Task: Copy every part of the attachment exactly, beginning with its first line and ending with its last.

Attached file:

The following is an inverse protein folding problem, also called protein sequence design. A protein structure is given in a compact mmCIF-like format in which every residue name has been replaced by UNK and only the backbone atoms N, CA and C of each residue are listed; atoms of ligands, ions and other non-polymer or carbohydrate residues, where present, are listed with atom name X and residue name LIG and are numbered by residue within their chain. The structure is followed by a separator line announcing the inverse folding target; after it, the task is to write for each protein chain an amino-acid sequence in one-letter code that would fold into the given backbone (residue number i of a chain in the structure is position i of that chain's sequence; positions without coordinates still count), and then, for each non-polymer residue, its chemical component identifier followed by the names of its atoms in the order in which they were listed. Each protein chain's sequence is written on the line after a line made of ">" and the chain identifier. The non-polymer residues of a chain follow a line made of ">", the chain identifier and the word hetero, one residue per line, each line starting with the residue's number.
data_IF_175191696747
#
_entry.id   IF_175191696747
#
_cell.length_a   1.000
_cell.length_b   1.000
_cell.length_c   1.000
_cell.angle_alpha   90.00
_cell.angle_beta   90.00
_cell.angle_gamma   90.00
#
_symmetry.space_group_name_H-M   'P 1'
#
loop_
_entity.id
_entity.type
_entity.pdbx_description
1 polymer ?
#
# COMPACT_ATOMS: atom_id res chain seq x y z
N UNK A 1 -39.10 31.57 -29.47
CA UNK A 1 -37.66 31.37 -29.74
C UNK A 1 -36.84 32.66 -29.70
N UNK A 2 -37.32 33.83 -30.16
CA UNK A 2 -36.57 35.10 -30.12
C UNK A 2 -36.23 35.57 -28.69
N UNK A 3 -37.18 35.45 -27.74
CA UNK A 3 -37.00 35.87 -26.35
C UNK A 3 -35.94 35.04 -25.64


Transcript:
The following is an inverse protein folding problem, also called protein sequence design. A protein structure is given in a compact mmCIF-like format in which every residue name has been replaced by UNK and only the backbone atoms N, CA and C of each residue are listed; atoms of ligands, ions and other non-polymer or carbohydrate residues, where present, are listed with atom name X and residue name LIG and are numbered by residue within their chain. The structure is followed by a separator line announcing the inverse folding target; after it, the task is to write for each protein chain an amino-acid sequence in one-letter code that would fold into the given backbone (residue number i of a chain in the structure is position i of that chain's sequence; positions without coordinates still count), and then, for each non-polymer residue, its chemical component identifier followed by the names of its atoms in the order in which they were listed. Each protein chain's sequence is written on the line after a line made of ">" and the chain identifier. The non-polymer residues of a chain follow a line made of ">", the chain identifier and the word hetero, one residue per line, each line starting with the residue's number.
data_IF_175191696747
#
_entry.id   IF_175191696747
#
_cell.length_a   1.000
_cell.length_b   1.000
_cell.length_c   1.000
_cell.angle_alpha   90.00
_cell.angle_beta   90.00
_cell.angle_gamma   90.00
#
_symmetry.space_group_name_H-M   'P 1'
#
loop_
_entity.id
_entity.type
_entity.pdbx_description
1 polymer ?
#
# COMPACT_ATOMS: atom_id res chain seq x y z
N UNK A 1 -39.10 31.57 -29.47
CA UNK A 1 -37.66 31.37 -29.74
C UNK A 1 -36.84 32.66 -29.70
N UNK A 2 -37.32 33.83 -30.16
CA UNK A 2 -36.57 35.10 -30.12
C UNK A 2 -36.23 35.57 -28.69
N UNK A 3 -37.18 35.45 -27.74
CA UNK A 3 -37.00 35.87 -26.35
C UNK A 3 -35.94 35.04 -25.64